Media Moves

Tips from seven women who got some of the most in-demand roles in media

October 2, 2019

Posted by Mariam Ahmed

Hunting for journalism jobs can be a tedious task especially when you are entering a new space. Mandy Hofmockel, deputy editor of news for and a graduate of Poynter’s Leadership Academy for Women in Digital Media and Local News Innovation, talks about her journey on which she embarked eight years ago.

She discusses the challenges she faced including battling with low self-esteem as a result of not landing a job immediately. “Rebuilding my confidence after that took a long time, but I was incredibly fortunate to have a network of supportive family and friends to help me get there,” she said,  “I wanted to give back to those working through some of the same issues so I started a free newsletter in early 2018, now called Journalism jobs and a photo of my dog. Each week I curate a list of recent openings organized by region, share industry readings and trainings, and include uplifting messages that have fueled me.”

In order to easily break into a new space, Hofmockel has shared tips from seven digital women leaders on how they landed their roles.

Leanne Gemma, now director of product at McClatchy talks about using an outside perspective to growing at work. She says she “kind of stumbled into her first job at McClatchy”, a company which is constantly evolving and changing with time.

“If you want to move into product and that’s not your job, start figuring out how to do product things in your job,” Gemma said. “Figure out how to infuse product thinking into what you’re doing. It’s a lot easier to get into a job if you show you have the mindset and skill set and passion for it than if you’re just sitting back and waiting for it to come your way.”

Sarah Schmalbach, entrepreneur in residence at Lenfest Institute for Journalism, a non-profit organization emphasizes the importance of envisioning and then building upon that. “I didn’t necessarily want to get back into a traditional product development role in a newsroom because I got really used to quick development cycles,” she said. “I like trying lots of new ideas and seeing what sticks.”

Laura Kim, senior digital strategy editor at The New York Times, joined The Weekly, the Times’ streaming documentary series after working on the Times’s digital transition team. Kim talks about pitching positions to your superiors. “I came into the Times first observing and (working to) really understand what the whole culture was all about,” she said. Once she “understood the system, I was able to work my way into this role.”

“With the show’s story team, we examined how to bring the Times, Left/Right (our production company), FX and Hulu under one umbrella,” Kim wrote in an email. “We were starting completely from scratch, so it felt very much like a startup at first. I’m proud to say that our systems have evolved immensely over the past year, and we’re still growing.”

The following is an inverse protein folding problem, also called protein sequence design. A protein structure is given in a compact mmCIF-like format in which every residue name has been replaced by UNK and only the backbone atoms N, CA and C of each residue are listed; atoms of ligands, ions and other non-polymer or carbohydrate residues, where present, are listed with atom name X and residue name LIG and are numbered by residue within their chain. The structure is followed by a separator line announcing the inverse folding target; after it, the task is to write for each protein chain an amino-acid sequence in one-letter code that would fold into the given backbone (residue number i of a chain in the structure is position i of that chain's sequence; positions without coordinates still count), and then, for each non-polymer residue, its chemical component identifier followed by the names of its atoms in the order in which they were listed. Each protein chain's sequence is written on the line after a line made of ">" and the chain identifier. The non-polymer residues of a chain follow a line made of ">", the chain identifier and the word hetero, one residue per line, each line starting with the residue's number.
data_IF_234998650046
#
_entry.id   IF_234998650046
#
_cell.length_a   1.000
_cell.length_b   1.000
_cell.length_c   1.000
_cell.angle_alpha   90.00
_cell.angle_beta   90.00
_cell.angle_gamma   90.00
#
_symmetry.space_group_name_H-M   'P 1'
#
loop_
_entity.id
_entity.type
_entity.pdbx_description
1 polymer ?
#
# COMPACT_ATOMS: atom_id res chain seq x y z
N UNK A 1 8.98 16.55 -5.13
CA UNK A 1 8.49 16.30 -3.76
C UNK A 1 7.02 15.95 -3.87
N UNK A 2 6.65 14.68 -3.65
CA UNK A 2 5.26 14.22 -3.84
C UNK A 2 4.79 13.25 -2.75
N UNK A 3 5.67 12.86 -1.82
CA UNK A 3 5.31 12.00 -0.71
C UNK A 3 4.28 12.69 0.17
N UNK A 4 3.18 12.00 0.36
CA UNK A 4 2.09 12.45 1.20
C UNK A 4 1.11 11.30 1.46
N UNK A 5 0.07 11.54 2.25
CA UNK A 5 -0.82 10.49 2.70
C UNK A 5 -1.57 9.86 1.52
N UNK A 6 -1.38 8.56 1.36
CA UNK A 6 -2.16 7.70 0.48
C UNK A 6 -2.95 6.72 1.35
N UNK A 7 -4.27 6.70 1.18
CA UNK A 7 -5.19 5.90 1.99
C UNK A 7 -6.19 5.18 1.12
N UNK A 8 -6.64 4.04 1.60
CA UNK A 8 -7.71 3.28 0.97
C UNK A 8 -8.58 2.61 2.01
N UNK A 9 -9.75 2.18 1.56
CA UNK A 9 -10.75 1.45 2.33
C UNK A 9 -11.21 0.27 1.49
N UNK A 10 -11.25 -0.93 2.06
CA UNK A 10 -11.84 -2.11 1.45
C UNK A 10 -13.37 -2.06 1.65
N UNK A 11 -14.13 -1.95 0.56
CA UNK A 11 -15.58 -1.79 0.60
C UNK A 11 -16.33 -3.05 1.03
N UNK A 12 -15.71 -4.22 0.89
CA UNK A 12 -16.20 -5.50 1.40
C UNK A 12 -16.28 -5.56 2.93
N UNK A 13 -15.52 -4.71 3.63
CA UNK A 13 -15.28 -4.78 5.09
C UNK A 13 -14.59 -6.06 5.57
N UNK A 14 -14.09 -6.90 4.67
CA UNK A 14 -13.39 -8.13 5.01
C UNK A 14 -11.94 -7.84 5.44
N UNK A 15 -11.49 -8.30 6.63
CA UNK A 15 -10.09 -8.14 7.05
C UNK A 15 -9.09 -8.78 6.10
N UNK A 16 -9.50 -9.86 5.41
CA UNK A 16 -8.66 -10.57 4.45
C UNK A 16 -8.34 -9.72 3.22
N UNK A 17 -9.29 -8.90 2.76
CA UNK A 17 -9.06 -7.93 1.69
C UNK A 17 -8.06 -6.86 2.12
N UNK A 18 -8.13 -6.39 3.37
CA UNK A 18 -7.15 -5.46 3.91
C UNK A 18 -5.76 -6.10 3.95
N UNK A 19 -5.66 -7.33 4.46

Laurén Abdel-Razzaq, digital director of The Detroit News emphasizes acquiring education to broaden your skillset. She began her career at The News seven years ago, first working as  a reporter and then being promoted to the position of social media manager.

Abdel-Razzaq decided to get her MBA (while working full time) in the hopes that she’d be in a better position for a management role if opportunities presented themselves. “I was fortunate in that I had people in the newsroom — allies and mentors who were advocating for me and who believed in me and told me that even though I was relatively new at this (and) relatively young, that they would be there to support me and help me through difficult situations,” she said.

Ethar El-Katatney, The Wall Street Journal’s young audiences editor says, “I was good at giving advice and helping people really shape their pitches (and) shape their story ideas and not take over.”

El-Katatney stressed upon learning and how it is a continuous process that helps people stay connected. “I ask my team every year to review me,” El-Katatney said. “They told me I should not eat lunch at my desk every day because then they never go to lunch.”

When Everdeen Mason’s mentor went on maternity leave from The Washington Post, Mason had an opportunity to step in and launch a team in her absence. “That was sort of my test,” said Mason, who had pitched a number of different teams she could run. “Two months later they (said), ‘Give us a proposal for what you would do with this team that already exists.’’

Mason is now the senior audience editor at The Post, overseeing five embedded audience editors who also conduct editorial experiments.

JulieAnn McKellogg, director of audience growth at Project Text says, her interests slowly pivoted to working on tools that help local journalists build sustainable communities and business models. “The top thing for me and my path has been the mentors and the people that I’ve found in the newsrooms I’ve worked with and around the industry,” she said. “They’ve really given me so many opportunities to propel myself forward and to take on new challenges.”

In addition, apart from these tips, anyone looking to land a journalism job can look around on websites; Hofmockel also shares a spreadsheet link where one can track all their applications. Lastly, she has also provided a slide deck where she surveyed six young journalists on how they got their starts.



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